With forceps, it became possible to save both the mother's and the baby's lives. Over time, the indications for using forceps expanded to include cases where the mother was in a life-threatening situation for other reasons, such as severe illness, fever, severe bleeding, and more.

The knowledge and right of midwives in Sweden to use instruments were unique in Europe, tailored to Sweden's geography and the distribution of its population in the long country.

However, the right for midwives to use forceps was revoked in 1919, with the justification that they so rarely had the opportunity to use them that they couldn't maintain their competence.

In modern obstetric care, midwives cannot apply forceps. Nevertheless, they can still place a vacuum extractor under a doctor's supervision.


Sweden's Parliament (Sveriges Riksdag)

I can tell you that when I began my career as a young doctor, I couldn't use a vacuum extractor. At that time (in the 1980s), midwives were still independently applying vacuum extractors in labor.

I sometimes look back and think it was fortunate that they could. I was the only doctor on call, and I couldn't do it. Later, I learned how to use vacuum extractors from the midwives.

What do Swedish laws say? Who is allowed to use a vacuum extractor according to the law?

According to the regulations for midwives (SFS 1955:592), it is not permitted for a midwife to use a vacuum extractor. The wording of the regulation in this regard is as follows:

"A midwife may only perform obstetric procedures upon the order of a physician or in cases where such an order cannot be awaited. However, she may not perform any obstetric procedure other than those that are done with hands or that concern the extraction of a low-lying fetal head with forceps."

Among experts, it is considered that the text is outdated and should be concluded with "forceps or vacuum extractors." This is because the use of vacuum extraction has become increasingly common, and midwives learn this method during their training and are reasonably proficient at it.

In many places, however, the regulation is interpreted to mean that it is obvious that midwives should be allowed to use a vacuum extractor because forceps, a riskier intervention, is permitted under the regulation.

Practices vary between different hospitals and different parts of our country.

When should we use a vacuum extractor/forceps?


  • Threatened fetal distress

  • Weak contractions

  • Exhausted mother

  • Prolonged second stage of labor

  • Fetal malposition correction

  • Contraindication for maternal pushing (e.g., heart failure, high blood pressure, severe eye disease)


  • Fully dilated cervix

  • Ruptured fetal membranes

  • The head must be engaged in the pelvis, meaning the largest diameter of the head should have passed the level of the ischial spines.

  • No more than 1/5 of the fetal head can be palpated above the symphysis pubis.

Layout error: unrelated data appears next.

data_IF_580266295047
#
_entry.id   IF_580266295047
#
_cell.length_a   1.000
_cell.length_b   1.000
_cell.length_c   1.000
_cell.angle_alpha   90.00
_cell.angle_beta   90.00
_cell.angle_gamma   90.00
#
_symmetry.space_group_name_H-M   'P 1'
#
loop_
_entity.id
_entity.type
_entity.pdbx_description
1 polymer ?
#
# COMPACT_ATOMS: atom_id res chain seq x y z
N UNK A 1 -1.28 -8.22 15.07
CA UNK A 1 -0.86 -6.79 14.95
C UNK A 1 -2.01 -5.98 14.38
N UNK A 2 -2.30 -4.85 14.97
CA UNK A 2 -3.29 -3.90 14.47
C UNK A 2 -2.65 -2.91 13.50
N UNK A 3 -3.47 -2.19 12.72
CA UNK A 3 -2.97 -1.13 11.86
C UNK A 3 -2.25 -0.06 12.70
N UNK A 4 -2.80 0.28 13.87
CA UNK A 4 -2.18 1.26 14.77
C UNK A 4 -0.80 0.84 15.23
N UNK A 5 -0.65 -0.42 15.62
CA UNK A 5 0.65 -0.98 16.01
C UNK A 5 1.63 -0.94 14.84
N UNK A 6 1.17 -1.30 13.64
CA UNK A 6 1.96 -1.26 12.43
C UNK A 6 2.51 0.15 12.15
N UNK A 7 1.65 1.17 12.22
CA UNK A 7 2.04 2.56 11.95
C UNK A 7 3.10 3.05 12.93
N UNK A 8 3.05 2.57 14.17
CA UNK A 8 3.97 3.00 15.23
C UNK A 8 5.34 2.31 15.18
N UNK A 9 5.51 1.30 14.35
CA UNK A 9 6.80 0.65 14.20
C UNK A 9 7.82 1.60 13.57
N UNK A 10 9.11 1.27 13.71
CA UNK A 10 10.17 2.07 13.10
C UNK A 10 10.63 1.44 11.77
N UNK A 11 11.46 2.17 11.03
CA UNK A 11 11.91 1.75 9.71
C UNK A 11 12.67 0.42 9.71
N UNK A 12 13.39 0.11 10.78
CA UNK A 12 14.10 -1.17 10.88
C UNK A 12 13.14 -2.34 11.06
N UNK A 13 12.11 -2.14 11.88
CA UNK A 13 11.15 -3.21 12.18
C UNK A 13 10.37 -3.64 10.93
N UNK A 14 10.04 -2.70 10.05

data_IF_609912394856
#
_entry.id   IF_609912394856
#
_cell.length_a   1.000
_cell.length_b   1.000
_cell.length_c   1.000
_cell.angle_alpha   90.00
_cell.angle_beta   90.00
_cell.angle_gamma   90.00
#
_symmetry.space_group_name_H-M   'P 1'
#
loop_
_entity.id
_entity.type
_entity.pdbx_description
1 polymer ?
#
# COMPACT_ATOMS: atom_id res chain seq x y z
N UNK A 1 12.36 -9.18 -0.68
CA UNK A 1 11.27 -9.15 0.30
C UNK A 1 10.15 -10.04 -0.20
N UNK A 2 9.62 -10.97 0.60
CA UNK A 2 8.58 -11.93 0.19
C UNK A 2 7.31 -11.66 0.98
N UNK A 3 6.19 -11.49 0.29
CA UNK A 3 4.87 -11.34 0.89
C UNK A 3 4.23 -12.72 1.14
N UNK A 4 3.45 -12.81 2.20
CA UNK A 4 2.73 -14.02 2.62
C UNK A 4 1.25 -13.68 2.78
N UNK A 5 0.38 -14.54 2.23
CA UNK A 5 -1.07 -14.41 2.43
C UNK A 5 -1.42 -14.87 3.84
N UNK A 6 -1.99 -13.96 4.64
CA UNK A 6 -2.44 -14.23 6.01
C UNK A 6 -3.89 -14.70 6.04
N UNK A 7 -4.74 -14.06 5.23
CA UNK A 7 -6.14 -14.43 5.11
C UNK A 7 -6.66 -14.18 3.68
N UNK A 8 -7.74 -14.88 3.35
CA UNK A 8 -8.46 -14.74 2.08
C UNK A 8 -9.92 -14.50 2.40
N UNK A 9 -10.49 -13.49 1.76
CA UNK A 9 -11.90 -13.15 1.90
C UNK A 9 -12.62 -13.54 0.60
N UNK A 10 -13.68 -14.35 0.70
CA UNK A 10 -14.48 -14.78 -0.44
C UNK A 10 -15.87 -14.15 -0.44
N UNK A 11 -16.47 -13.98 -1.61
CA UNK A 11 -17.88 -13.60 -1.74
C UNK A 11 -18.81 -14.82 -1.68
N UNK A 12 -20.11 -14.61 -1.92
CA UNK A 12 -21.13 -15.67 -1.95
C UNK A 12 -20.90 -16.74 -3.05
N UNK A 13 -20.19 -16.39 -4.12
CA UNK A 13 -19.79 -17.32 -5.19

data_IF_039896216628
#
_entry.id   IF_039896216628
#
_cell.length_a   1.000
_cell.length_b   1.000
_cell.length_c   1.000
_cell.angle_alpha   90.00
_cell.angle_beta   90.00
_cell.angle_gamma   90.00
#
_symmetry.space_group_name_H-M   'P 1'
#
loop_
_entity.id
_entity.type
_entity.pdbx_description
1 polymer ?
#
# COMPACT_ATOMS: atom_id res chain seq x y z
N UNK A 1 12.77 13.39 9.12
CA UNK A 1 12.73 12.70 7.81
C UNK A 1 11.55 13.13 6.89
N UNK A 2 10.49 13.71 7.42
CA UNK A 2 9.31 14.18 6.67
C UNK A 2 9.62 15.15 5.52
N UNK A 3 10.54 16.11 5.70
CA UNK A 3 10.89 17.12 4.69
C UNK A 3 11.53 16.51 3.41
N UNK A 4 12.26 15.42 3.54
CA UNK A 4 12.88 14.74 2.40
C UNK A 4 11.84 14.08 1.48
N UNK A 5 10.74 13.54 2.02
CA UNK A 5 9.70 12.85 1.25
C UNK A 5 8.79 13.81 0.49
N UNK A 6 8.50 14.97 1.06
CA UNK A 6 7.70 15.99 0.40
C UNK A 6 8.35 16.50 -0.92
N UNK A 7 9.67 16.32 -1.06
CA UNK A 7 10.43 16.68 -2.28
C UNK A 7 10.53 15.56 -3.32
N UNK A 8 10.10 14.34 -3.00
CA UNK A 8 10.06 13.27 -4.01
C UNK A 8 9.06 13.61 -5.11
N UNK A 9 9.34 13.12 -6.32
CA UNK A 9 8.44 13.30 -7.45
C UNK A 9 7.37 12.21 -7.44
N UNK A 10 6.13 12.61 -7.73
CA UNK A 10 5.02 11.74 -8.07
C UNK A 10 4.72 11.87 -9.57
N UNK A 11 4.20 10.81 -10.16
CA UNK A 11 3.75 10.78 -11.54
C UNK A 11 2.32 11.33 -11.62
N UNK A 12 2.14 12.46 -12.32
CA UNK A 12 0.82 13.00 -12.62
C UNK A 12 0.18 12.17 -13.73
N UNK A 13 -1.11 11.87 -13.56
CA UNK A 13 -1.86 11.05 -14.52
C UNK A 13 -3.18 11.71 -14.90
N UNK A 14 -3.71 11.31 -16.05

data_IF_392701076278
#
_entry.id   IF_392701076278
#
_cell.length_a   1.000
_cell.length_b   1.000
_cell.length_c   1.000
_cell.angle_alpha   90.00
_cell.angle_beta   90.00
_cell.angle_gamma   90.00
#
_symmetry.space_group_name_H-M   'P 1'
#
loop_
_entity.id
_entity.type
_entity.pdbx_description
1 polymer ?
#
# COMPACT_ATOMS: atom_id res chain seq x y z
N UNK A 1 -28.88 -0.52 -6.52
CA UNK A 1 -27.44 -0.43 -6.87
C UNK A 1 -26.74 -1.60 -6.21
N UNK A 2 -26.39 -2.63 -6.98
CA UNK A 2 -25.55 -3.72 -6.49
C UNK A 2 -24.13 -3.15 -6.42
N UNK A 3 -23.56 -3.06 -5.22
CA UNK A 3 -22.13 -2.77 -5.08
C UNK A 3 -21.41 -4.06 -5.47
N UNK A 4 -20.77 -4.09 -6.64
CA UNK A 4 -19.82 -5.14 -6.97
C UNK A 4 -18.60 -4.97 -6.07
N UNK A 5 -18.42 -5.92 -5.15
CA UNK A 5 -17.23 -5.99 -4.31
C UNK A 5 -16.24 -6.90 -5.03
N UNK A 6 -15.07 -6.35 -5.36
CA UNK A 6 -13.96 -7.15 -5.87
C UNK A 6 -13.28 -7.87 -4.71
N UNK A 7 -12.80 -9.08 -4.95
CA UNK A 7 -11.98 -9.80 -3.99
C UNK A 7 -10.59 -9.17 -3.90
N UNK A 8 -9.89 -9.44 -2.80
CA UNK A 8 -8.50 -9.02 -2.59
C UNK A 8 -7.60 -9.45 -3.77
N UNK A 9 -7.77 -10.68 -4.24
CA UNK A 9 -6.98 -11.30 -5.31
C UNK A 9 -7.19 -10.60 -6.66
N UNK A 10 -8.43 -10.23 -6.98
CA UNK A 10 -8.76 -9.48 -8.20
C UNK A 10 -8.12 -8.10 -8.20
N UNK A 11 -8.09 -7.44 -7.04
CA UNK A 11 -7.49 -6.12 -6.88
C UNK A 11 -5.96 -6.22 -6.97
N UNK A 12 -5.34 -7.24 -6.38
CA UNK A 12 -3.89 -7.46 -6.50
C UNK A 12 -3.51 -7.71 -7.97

If possible, perform...


This involves pulling down the fetal head to the pelvic floor. Then, the midwife can take over and deliver the baby during the last contractions with a slow delivery.

Traction is associated with fewer serious tears than extraction. You can leave the vacuum extractor in place until you see that the baby's head is not slipping back.

Abort the extraction and consider converting to a cesarean section in the following cases:

  • No progress after 3 consecutive traction attempts

  • 2 pop-offs

  • If the woman is not expected to be delivered within 15 minutes (at most 20 minutes), including the time of attachment.


Dar es Salaam - Tanzania
Dar es Salaam - Tanzania

Manual Rotation of the Fetus

This is a technique that I primarily learned during the studies I conducted in Tanzania.

In Tanzania, access to cesarean sections was limited, and vacuum extractors were not used (due to issues with equipment and lack of knowledge). Then, this was an alternative that, in my opinion, we use far too infrequently in our Swedish obstetric care.

We've previously discussed that when the fetus descends in a wide presentation (looking up at the ceiling instead of down at the floor when being born), it's harder to come out. The fetus comes down with a larger portion of the head's circumference, making it more challenging to deliver.

The occasions I have tried this technique are primarily when the fetus descends in a wide presentation, almost hanging over the mother's pubic bone.

In a manual rotation, the entire hand is inserted into the vagina to grasp the fetal neck. Then, pressure is applied with the thumb against the fetus's large fontanelle (to get the fetus to flex its neck/head slightly).

Afterward, an attempt is made to assist the fetus in rotating to an anterior position while the mother pushes. It's crucial to know in which direction the fetus naturally tends to rotate and simply facilitate it.

I have done this several times, and it is easier to succeed when the woman has previously given birth.

Is anesthesia needed? Some women may find that nitrous oxide is sufficient, while others may require a perineal nerve block. The most important thing is to communicate with the woman and explain what you intend to do.

More on this topic will follow next week.

/Doctor Eva